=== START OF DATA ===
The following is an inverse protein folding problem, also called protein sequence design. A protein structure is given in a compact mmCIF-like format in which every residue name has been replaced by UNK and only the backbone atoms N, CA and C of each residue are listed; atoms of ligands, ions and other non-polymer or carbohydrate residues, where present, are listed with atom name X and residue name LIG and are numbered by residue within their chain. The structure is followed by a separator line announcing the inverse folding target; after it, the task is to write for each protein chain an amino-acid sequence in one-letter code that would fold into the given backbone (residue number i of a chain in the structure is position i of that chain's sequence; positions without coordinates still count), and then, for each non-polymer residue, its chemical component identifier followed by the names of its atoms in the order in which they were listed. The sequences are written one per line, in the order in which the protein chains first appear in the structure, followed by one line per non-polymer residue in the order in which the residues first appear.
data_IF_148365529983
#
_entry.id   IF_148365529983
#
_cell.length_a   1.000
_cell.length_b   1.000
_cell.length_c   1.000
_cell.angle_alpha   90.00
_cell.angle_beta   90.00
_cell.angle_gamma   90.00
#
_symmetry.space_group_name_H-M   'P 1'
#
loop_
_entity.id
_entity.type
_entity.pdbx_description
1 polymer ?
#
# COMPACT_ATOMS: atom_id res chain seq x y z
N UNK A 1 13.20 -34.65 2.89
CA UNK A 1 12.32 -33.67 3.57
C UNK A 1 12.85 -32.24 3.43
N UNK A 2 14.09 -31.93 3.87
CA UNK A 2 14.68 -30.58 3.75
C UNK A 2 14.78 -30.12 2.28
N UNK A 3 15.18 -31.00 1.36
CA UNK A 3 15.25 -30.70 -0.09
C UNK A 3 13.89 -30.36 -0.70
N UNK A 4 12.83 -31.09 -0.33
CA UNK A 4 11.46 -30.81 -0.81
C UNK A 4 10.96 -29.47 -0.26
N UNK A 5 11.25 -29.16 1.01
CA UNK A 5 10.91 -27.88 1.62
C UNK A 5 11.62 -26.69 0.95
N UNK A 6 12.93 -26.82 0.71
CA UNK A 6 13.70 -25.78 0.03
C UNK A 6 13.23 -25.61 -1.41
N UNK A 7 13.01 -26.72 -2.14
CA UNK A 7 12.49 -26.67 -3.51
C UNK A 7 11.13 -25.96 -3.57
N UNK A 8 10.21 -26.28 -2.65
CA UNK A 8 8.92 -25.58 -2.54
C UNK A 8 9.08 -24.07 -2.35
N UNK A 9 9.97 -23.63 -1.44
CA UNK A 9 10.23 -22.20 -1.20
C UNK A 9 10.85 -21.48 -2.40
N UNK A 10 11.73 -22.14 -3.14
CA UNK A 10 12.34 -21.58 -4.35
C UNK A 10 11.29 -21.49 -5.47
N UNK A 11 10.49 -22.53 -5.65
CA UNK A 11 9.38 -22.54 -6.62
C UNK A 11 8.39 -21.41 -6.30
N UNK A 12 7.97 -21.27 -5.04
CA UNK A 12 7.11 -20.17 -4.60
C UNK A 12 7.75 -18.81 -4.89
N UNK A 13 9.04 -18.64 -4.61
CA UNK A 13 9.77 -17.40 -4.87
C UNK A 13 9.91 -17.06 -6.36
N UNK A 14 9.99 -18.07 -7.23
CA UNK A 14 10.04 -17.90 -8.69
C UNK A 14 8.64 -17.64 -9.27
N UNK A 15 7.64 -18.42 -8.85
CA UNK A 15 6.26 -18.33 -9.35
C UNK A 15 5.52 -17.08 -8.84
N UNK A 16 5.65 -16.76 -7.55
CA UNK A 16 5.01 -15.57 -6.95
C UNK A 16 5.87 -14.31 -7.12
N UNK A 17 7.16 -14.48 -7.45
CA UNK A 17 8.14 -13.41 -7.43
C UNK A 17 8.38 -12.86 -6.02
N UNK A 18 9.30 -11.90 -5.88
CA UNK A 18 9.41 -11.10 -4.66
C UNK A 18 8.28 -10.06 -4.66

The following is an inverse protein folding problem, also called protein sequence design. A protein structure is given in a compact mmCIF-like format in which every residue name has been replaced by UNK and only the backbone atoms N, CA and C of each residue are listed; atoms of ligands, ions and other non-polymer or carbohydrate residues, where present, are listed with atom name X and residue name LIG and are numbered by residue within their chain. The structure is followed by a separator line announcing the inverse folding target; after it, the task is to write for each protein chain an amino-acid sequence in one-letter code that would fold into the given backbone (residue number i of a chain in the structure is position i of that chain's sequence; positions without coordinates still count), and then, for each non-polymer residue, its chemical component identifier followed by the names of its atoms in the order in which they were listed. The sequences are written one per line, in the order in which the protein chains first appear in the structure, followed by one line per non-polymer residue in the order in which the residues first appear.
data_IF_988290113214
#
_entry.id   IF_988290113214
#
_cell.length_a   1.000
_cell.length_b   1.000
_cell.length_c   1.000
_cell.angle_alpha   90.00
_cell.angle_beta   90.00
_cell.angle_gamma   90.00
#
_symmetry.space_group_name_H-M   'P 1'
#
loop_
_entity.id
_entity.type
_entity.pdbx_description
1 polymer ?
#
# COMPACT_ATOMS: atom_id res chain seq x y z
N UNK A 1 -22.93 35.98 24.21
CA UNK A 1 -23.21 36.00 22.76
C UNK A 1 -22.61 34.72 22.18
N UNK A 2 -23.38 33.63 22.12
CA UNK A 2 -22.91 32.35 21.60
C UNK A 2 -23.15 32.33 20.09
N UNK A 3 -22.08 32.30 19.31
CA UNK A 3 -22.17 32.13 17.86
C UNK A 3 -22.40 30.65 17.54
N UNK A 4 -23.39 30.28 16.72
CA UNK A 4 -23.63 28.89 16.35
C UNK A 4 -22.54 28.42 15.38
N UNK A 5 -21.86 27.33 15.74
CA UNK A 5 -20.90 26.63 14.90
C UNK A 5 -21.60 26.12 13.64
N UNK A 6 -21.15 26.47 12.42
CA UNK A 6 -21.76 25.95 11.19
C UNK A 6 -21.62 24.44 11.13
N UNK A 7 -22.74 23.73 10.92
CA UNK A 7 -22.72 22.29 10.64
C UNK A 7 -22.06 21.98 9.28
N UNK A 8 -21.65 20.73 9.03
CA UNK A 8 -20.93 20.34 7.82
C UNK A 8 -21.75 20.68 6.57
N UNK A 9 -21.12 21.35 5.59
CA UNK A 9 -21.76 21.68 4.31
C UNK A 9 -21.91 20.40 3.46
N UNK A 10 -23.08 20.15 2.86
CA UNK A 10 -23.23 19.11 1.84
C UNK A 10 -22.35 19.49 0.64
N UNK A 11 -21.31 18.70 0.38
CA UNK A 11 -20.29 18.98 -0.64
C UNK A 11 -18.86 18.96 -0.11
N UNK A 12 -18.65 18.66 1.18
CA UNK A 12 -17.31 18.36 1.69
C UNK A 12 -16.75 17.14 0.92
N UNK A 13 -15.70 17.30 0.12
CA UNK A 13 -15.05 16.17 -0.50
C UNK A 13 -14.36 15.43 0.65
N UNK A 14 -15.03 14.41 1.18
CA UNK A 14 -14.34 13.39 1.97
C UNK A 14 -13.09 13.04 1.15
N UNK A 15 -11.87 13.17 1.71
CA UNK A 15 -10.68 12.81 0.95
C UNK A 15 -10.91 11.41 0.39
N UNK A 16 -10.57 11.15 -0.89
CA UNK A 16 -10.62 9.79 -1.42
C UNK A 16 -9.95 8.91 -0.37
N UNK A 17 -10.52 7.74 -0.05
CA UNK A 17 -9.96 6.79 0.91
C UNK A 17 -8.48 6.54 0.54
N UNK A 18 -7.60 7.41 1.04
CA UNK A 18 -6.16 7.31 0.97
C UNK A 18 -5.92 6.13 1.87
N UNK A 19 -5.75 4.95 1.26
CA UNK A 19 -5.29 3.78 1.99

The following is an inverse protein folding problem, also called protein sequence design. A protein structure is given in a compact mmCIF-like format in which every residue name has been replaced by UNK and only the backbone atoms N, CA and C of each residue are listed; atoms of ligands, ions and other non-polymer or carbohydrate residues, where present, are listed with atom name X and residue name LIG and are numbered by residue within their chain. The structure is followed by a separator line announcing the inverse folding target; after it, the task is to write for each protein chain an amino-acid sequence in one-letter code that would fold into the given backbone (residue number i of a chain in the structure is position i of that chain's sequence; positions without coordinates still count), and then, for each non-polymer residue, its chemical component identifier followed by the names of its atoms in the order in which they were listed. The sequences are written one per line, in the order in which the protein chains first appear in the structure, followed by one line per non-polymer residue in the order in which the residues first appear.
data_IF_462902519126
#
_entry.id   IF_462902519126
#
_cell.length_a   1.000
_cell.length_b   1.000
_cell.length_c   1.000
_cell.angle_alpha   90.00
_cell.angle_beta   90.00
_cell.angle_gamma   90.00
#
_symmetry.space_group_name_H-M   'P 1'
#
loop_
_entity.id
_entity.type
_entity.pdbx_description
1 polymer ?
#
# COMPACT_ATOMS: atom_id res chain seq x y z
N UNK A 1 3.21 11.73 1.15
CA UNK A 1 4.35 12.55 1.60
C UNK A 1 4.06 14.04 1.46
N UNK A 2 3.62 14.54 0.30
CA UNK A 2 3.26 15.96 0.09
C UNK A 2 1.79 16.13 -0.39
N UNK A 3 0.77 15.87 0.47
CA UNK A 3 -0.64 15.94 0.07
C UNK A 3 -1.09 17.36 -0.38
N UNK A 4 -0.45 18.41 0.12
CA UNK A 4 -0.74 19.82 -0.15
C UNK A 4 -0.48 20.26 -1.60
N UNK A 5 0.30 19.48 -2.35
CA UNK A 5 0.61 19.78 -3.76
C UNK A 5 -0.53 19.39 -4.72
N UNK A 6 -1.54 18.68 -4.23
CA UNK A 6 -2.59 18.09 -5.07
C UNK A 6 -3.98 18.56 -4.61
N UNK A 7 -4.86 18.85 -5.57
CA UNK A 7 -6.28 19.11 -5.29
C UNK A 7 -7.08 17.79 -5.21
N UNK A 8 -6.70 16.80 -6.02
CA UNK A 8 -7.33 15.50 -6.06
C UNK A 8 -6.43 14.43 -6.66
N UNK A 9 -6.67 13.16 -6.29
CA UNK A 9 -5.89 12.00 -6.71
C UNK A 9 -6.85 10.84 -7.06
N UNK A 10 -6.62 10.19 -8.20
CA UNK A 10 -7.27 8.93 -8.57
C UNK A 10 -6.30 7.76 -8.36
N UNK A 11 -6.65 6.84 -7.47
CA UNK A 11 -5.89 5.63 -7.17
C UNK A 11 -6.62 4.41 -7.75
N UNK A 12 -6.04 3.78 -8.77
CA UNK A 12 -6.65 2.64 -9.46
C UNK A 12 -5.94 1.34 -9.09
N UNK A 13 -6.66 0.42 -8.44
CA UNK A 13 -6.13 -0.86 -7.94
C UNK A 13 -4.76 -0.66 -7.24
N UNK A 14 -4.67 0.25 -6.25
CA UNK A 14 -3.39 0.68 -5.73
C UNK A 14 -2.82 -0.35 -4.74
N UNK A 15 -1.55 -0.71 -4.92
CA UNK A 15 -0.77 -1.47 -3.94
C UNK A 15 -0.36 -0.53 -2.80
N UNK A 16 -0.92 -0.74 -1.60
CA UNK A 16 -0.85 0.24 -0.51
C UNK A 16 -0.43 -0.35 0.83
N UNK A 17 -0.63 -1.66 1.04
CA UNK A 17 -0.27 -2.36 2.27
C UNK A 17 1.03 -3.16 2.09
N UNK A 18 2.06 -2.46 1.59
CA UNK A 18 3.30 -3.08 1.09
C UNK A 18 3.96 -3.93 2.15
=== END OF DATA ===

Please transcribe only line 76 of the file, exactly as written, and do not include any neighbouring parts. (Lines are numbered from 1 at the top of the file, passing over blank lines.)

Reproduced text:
The following is an inverse protein folding problem, also called protein sequence design. A protein structure is given in a compact mmCIF-like format in which every residue name has been replaced by UNK and only the backbone atoms N, CA and C of each residue are listed; atoms of ligands, ions and other non-polymer or carbohydrate residues, where present, are listed with atom name X and residue name LIG and are numbered by residue within their chain. The structure is followed by a separator line announcing the inverse folding target; after it, the task is to write for each protein chain an amino-acid sequence in one-letter code that would fold into the given backbone (residue number i of a chain in the structure is position i of that chain's sequence; positions without coordinates still count), and then, for each non-polymer residue, its chemical component identifier followed by the names of its atoms in the order in which they were listed. The sequences are written one per line, in the order in which the protein chains first appear in the structure, followed by one line per non-polymer residue in the order in which the residues first appear.